If you don’t have an image that’s relevant, use a stock image with sharing permissions. Sending a release without an image, even just to break up all of the text, is much less appealing to the person reading it.
How Do I Pitch It?
Arguably just as important as the makeup of the press release is the pitch itself. This is your personal message and introduction to the reporter or media outlet via email, and you will slot the press release underneath. They need to know in an instant what information you’re sending them (briefly summarise the key points), who it’s from, why they should cover it, and why it’s newsworthy and relevant right now.
Then, send a link to any images and let the journalist know you’re on hand should they need any further information. It’s not about persuading or begging someone to publish your story, it’s more an act of enticement, you want to give them just enough information that they want to read the actual press release, but not so much that they don’t even get to it. Keep your pitch as short as possible, it’s better to have a longer press release and a shorter pitch.
Avoid mass sending to contacts, try to personalise each email with the name of each reporter you’re sending to, and this way you can tailor your pitch specifically to them or at least to each publication.
How To Send A Press Release to Journalists and Publications?
You can use your email account, but if you’re not using third-party software and you want to personalise each email, you’ll have to send them one by one – or send an email to yourself and bcc in all of your media targets. Sending personalised emails out one by one might be okay with you, it really depends on how many people you plan to send your story to. We would advise against the blanket sending method, this can put journalists off knowing a release is sent to multiple reporters and publications.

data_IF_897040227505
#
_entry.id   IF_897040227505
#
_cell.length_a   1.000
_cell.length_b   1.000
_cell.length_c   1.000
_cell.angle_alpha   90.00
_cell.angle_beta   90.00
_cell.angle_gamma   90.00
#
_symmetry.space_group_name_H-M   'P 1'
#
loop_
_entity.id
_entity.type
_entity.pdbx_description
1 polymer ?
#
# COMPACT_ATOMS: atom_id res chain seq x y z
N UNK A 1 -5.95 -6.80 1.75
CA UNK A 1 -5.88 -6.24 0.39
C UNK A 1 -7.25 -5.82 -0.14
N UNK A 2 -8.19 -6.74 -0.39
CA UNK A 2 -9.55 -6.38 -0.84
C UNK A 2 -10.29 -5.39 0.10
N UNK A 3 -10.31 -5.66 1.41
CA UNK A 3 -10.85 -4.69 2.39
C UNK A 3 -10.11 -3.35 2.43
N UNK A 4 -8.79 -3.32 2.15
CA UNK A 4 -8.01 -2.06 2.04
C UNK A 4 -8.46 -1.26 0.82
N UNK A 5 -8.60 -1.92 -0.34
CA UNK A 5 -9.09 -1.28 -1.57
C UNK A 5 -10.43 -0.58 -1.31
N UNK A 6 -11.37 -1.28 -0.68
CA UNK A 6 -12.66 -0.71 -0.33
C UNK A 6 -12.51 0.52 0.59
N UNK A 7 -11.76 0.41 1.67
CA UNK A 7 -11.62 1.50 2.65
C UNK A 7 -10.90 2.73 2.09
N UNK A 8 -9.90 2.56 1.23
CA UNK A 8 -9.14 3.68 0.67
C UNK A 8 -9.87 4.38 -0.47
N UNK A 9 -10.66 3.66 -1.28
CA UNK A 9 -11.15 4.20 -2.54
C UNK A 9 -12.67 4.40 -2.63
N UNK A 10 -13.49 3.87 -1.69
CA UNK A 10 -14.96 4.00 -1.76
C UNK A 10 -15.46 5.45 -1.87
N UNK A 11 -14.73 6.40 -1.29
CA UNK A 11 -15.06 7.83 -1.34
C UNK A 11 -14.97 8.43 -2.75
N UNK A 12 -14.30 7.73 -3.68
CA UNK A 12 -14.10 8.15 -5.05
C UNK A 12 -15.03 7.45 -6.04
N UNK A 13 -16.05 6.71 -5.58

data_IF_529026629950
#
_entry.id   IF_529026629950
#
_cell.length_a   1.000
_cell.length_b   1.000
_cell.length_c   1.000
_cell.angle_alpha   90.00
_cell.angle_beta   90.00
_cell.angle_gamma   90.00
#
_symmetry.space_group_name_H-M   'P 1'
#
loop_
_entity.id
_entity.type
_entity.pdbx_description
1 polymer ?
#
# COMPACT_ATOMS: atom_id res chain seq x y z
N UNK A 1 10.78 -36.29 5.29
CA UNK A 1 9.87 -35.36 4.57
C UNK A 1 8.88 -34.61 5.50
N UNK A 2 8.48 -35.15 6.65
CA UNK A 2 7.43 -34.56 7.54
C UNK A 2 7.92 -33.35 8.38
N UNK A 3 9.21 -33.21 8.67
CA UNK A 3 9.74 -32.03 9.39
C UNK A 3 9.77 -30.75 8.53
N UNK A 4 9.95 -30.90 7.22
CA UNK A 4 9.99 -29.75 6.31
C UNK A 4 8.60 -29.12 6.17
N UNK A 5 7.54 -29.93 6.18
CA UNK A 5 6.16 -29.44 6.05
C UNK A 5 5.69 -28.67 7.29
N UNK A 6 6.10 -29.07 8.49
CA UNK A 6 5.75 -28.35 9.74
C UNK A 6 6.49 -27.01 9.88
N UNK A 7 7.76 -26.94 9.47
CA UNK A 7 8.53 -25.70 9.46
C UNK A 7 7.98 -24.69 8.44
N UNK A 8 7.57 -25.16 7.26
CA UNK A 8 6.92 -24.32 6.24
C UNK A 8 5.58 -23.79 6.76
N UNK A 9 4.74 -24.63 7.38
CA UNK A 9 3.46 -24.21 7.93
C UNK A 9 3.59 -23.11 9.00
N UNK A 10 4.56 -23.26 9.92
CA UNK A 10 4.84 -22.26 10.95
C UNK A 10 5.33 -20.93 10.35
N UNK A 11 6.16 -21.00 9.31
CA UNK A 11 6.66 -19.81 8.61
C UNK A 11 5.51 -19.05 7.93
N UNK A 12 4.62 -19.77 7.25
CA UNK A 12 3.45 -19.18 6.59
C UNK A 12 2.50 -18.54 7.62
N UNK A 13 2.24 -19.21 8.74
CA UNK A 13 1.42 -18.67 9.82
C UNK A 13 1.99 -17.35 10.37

However, if you’re a huge brand or esteemed organisation this can work, because reporters and publications would expect you to be sending content out far and wide, like if you’re Coca Cola for example. But if you’re a PR specialist sending out a story you’ve created on behalf of a smaller brand, it’s better to personalise.
Buzzstream is a tool that makes outreach to the press quicker and more efficient. You can make projects for each press release, and add your media list, storing contacts as you go so you don’t have to re-add their details the next time around. You can track email opens and link clicks, and schedule follow-ups too.
Summary: Press Releases Are an Essential Part of Digital Public Relations
Despite advances in what PR is, the essential components of writing pieces of content to send to journalists and publications remain the same. In fact, in a world where journalists are being sent more and more content every single day, the need to know how to write a great press release has never been more important. To learn how we can help your business grow its brand and notoriety through digital PR, get in touch with us today by email at [email protected] or call us on 0161 327 2635.